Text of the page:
Keeping the speed up in the country

Perry Duffin
(Australian Associated Press)


There was a moment when Sydney woman Lisa Penson thought she had made the biggest mistake of her life.

She wanted to escape the increasingly expensive city but wasn’t prepared to give up her career as a business coach and teacher.

She had a place to stay in a small town that had high-speed internet and was close to a highway.

But, as she shivered in an old fibro cottage, unable to coax a wood heater to life in a brutal Blue Mountains winter, the fibre-optics and train lines were little comfort.

“I just thought ‘Oh my God what have you done?’, Go back to your apartment in Summer Hill,” she told AAP.

She was close to work, there were countless places to eat – she even got on well with her neighbours in Sydney’s trendy inner west.

But she’d bought the “cheapest house on the street” as an investment in outlying Lawson years earlier and, when her tenants left, she gave up the city after almost 13 years.

That was more than a year ago and Ms Penson says it was the best decision she’s ever made.

“I’d never go back – you go to the cafe, the community centre, the bottle shop and people know your name,” she said.

It was the cost of living and housing which became the major drawcard, she said.

But she needed to maintain her career from Lawson and the rollout of the national broadband network meant she could still service her Sydney clients.

“I do a lot of the coaching over Skype now and the internet means I can keep doing that,” she said.

The importance of the internet is clearly not lost on legislators; 2.5 million homes and businesses outside of major urban areas have been connected to the NBN so far, the government says.

And Deputy Prime Minister Barnaby Joyce – perhaps the government’s most prominent advocate for decentralisation – spent much of his re-election campaign promising high-speed internet in the bush.

But convenience still takes a hit outside the city, Ms Penson concedes.

“When I run out of milk … I can’t just duck out and grab it, I have to drive. And if you’re into fashionable clothes and fancy restaurants the bush is not the place to be.”

So she turned to internet shopping, and the data shows she’s part of a growing trend.

Australia Post, who now deliver millions of packages every year, found regional Australians like Ms Penson are increasingly buying online.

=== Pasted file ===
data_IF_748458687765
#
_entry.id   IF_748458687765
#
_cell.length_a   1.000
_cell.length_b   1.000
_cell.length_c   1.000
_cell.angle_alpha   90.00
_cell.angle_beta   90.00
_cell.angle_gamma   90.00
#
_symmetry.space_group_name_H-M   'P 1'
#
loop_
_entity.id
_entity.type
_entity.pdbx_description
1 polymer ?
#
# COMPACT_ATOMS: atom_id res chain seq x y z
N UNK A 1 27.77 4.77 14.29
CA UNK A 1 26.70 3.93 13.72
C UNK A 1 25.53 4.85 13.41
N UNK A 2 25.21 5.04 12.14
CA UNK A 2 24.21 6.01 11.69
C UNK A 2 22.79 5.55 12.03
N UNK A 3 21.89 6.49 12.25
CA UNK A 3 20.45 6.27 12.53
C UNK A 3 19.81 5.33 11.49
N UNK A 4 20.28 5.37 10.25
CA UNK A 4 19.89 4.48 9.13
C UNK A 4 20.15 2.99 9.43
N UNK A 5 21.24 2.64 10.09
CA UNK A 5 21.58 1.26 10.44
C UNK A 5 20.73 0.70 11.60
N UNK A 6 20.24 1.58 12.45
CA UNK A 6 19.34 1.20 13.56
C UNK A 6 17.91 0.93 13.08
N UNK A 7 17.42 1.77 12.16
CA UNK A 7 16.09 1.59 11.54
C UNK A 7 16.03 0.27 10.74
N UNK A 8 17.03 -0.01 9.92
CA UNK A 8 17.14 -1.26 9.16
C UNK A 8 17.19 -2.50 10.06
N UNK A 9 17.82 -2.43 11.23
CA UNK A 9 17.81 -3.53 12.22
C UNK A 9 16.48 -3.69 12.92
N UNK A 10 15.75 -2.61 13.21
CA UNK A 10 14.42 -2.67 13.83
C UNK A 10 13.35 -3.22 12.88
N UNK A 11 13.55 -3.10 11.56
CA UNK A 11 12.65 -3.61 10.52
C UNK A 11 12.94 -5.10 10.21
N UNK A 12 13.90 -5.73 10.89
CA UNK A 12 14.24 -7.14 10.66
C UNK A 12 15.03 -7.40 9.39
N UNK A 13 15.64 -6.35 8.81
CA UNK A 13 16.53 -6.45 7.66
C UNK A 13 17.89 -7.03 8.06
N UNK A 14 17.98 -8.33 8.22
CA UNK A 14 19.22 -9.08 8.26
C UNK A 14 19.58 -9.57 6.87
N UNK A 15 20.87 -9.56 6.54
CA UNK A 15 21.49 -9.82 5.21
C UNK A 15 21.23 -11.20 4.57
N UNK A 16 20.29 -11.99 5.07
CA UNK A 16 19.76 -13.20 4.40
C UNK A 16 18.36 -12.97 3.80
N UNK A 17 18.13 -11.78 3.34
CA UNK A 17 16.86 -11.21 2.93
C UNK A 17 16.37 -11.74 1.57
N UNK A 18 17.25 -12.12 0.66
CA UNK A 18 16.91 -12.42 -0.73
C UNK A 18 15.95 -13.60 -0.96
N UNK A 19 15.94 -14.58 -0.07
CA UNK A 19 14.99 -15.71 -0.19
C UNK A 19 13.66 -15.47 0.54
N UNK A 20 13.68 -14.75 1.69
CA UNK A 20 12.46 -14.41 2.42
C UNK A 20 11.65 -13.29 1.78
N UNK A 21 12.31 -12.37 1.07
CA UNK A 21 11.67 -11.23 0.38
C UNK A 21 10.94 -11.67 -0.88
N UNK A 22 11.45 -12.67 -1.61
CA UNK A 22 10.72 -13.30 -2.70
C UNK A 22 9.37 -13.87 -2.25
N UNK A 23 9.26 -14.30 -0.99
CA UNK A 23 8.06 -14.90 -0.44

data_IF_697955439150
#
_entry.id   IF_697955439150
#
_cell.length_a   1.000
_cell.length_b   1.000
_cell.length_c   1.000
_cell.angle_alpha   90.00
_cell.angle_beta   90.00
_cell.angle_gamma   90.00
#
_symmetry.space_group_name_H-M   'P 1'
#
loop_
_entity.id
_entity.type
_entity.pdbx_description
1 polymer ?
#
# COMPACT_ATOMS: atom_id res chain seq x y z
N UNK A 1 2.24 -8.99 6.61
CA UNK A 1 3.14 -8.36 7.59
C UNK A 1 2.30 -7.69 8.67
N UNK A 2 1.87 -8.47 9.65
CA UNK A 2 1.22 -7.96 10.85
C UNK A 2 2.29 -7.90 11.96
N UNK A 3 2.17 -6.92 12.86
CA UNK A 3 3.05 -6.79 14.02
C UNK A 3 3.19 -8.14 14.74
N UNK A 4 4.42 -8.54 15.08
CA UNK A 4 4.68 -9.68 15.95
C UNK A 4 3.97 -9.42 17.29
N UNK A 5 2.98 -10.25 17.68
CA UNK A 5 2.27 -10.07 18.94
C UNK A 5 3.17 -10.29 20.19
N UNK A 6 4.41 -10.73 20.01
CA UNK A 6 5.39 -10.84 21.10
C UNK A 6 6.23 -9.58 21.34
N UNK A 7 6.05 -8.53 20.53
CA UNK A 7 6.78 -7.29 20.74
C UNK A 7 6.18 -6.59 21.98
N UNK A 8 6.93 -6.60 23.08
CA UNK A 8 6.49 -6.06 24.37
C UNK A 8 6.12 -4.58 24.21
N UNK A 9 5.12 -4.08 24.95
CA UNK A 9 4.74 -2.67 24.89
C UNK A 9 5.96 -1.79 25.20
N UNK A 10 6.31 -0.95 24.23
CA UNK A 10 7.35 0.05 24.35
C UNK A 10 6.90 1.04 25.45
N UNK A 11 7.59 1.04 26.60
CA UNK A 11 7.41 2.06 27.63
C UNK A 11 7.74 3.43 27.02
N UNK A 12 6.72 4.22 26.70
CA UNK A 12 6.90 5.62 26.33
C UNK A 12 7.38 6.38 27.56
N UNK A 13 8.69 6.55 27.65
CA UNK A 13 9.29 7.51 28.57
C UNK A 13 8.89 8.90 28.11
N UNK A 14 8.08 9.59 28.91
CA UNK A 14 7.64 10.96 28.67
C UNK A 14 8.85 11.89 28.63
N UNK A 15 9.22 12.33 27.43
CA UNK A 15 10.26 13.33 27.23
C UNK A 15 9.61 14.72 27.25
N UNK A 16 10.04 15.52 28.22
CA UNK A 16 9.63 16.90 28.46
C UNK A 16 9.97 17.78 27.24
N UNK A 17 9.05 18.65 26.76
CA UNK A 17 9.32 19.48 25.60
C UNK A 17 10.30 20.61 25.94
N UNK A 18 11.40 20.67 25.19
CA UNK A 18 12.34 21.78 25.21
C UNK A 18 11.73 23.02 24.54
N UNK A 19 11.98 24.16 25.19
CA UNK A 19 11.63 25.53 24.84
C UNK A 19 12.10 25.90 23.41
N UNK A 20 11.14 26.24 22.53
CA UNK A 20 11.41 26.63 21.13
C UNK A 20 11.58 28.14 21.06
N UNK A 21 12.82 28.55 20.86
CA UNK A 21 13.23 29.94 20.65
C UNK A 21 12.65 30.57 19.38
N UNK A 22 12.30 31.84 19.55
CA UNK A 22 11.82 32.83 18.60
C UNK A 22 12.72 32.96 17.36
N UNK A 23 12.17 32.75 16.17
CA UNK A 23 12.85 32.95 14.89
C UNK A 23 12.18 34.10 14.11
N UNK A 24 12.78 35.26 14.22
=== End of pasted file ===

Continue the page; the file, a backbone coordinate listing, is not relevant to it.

“Whilst (online shopping in) metro locations are growing at 15 per cent, regional locations have the edge across some online shopping categories,” Australia Post’s international and eCommerce general manager Ben Franzi told AAP.

“This includes variety stores which has grown by 14 per cent compared to only nine per cent in metro areas, where a broad range of items such as fashion, consumer electronics and homewares are very popular.”

Equally important for Ms Penson is transport – she still teaches business one day a week in Sydney thanks to the network of highways and regular trains that run into the city.

Central Coast real estate agent Clint Harris said almost half of his clients are leaving Sydney for a sea change – and house size and freeways are top of their wishlist too.

“You can still buy a nice four-bedder brick home for a family in Woongarrah for under $600,000,” he told AAP.

In Parramatta, by contrast, the median house price is more than $1 million.

While Sydney’s west exploded in size when the working class was priced out of the city, outlying areas now absorb the middle and upper-middle class too, Mr Harris said.

“There’s no manufacturing boom so some people moving here are blue collar but plenty are also in IT, retail and white-collar jobs like accounting.

“It doesn’t matter whether they earn $70,000 or $200,000 a year now, they’re all in the same boat and can’t afford to buy in Sydney.”

Mr Harris said the area was changing to keep up – trendy cocktail bars and cafes were popping up along the once sleepy main streets, a change Ms Penson has also seen in Lawson.


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